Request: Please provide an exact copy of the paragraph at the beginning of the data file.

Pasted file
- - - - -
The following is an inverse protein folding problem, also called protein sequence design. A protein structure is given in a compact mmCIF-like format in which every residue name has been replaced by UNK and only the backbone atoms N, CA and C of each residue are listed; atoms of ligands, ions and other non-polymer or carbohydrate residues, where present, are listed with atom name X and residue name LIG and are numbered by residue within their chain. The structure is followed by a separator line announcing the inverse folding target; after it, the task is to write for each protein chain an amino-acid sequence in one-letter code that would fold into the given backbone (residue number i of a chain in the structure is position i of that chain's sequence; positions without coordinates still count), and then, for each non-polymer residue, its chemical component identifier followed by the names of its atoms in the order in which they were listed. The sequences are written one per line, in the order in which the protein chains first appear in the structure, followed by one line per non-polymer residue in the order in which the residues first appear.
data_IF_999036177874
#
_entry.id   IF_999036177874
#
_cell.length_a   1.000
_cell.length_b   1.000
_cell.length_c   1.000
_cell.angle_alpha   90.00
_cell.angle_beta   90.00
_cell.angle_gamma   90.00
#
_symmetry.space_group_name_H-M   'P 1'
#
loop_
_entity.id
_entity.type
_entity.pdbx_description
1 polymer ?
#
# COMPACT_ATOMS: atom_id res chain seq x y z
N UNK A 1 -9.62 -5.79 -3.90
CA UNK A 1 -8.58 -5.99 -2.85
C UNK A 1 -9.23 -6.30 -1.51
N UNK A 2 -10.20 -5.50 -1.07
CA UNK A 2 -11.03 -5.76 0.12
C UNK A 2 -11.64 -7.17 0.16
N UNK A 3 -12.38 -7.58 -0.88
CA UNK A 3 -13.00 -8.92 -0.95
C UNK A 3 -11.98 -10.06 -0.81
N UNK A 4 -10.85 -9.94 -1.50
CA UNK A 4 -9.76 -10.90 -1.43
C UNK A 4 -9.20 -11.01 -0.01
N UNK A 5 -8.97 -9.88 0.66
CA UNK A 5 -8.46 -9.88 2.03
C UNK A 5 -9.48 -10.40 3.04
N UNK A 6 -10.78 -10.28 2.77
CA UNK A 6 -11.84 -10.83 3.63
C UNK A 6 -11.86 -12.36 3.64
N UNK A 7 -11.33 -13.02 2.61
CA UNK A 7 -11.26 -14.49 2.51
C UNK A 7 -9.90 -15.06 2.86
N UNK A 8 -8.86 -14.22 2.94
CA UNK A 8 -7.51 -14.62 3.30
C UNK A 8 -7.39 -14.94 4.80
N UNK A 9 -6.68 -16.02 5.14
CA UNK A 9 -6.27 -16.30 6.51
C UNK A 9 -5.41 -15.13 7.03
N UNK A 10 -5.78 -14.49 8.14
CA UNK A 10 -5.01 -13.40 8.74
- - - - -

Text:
The following is an inverse protein folding problem, also called protein sequence design. A protein structure is given in a compact mmCIF-like format in which every residue name has been replaced by UNK and only the backbone atoms N, CA and C of each residue are listed; atoms of ligands, ions and other non-polymer or carbohydrate residues, where present, are listed with atom name X and residue name LIG and are numbered by residue within their chain. The structure is followed by a separator line announcing the inverse folding target; after it, the task is to write for each protein chain an amino-acid sequence in one-letter code that would fold into the given backbone (residue number i of a chain in the structure is position i of that chain's sequence; positions without coordinates still count), and then, for each non-polymer residue, its chemical component identifier followed by the names of its atoms in the order in which they were listed. The sequences are written one per line, in the order in which the protein chains first appear in the structure, followed by one line per non-polymer residue in the order in which the residues first appear.